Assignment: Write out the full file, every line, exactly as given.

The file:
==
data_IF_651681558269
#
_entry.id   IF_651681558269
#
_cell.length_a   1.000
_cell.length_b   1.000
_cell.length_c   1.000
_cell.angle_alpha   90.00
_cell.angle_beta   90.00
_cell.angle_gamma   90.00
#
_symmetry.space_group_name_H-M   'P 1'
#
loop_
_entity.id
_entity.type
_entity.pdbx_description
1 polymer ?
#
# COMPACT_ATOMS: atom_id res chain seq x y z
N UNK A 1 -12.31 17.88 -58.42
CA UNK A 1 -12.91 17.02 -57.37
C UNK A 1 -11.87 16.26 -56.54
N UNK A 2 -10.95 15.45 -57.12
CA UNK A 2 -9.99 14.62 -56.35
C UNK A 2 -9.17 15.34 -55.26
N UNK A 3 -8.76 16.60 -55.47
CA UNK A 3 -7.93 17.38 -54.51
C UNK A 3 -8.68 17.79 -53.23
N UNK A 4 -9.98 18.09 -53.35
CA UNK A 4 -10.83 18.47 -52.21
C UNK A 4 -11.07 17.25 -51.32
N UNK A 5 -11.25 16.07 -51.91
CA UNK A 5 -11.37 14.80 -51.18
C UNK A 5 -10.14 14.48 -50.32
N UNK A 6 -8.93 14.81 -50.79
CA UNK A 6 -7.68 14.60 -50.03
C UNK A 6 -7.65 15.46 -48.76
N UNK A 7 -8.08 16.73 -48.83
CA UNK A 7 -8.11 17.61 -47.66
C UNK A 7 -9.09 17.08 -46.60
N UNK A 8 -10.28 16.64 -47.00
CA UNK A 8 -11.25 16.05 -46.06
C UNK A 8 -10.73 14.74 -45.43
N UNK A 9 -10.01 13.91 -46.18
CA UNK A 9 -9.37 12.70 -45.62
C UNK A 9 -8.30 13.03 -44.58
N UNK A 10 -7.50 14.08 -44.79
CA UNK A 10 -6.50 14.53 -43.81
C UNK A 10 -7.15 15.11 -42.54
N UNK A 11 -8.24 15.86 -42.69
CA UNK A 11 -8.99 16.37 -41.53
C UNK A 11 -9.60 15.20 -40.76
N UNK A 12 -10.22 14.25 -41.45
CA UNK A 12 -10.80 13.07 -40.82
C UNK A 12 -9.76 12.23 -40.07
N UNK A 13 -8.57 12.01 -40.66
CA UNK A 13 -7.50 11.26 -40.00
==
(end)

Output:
data_IF_651681558269
#
_entry.id   IF_651681558269
#
_cell.length_a   1.000
_cell.length_b   1.000
_cell.length_c   1.000
_cell.angle_alpha   90.00
_cell.angle_beta   90.00
_cell.angle_gamma   90.00
#
_symmetry.space_group_name_H-M   'P 1'
#
loop_
_entity.id
_entity.type
_entity.pdbx_description
1 polymer ?
#
# COMPACT_ATOMS: atom_id res chain seq x y z
N UNK A 1 -12.31 17.88 -58.42
CA UNK A 1 -12.91 17.02 -57.37
C UNK A 1 -11.87 16.26 -56.54
N UNK A 2 -10.95 15.45 -57.12
CA UNK A 2 -9.99 14.62 -56.35
C UNK A 2 -9.17 15.34 -55.26
N UNK A 3 -8.76 16.60 -55.47
CA UNK A 3 -7.93 17.38 -54.51
C UNK A 3 -8.68 17.79 -53.23
N UNK A 4 -9.98 18.09 -53.35
CA UNK A 4 -10.83 18.47 -52.21
C UNK A 4 -11.07 17.25 -51.32
N UNK A 5 -11.25 16.07 -51.91
CA UNK A 5 -11.37 14.80 -51.18
C UNK A 5 -10.14 14.48 -50.32
N UNK A 6 -8.93 14.81 -50.79
CA UNK A 6 -7.68 14.60 -50.03
C UNK A 6 -7.65 15.46 -48.76
N UNK A 7 -8.08 16.73 -48.83
CA UNK A 7 -8.11 17.61 -47.66
C UNK A 7 -9.09 17.08 -46.60
N UNK A 8 -10.28 16.64 -47.00
CA UNK A 8 -11.25 16.05 -46.06
C UNK A 8 -10.73 14.74 -45.43
N UNK A 9 -10.01 13.91 -46.18
CA UNK A 9 -9.37 12.70 -45.62
C UNK A 9 -8.30 13.03 -44.58
N UNK A 10 -7.50 14.08 -44.79
CA UNK A 10 -6.50 14.53 -43.81
C UNK A 10 -7.15 15.11 -42.54
N UNK A 11 -8.24 15.86 -42.69
CA UNK A 11 -8.99 16.37 -41.53
C UNK A 11 -9.60 15.20 -40.76
N UNK A 12 -10.22 14.25 -41.45
CA UNK A 12 -10.80 13.07 -40.82
C UNK A 12 -9.76 12.23 -40.07
N UNK A 13 -8.57 12.01 -40.66
CA UNK A 13 -7.50 11.26 -40.00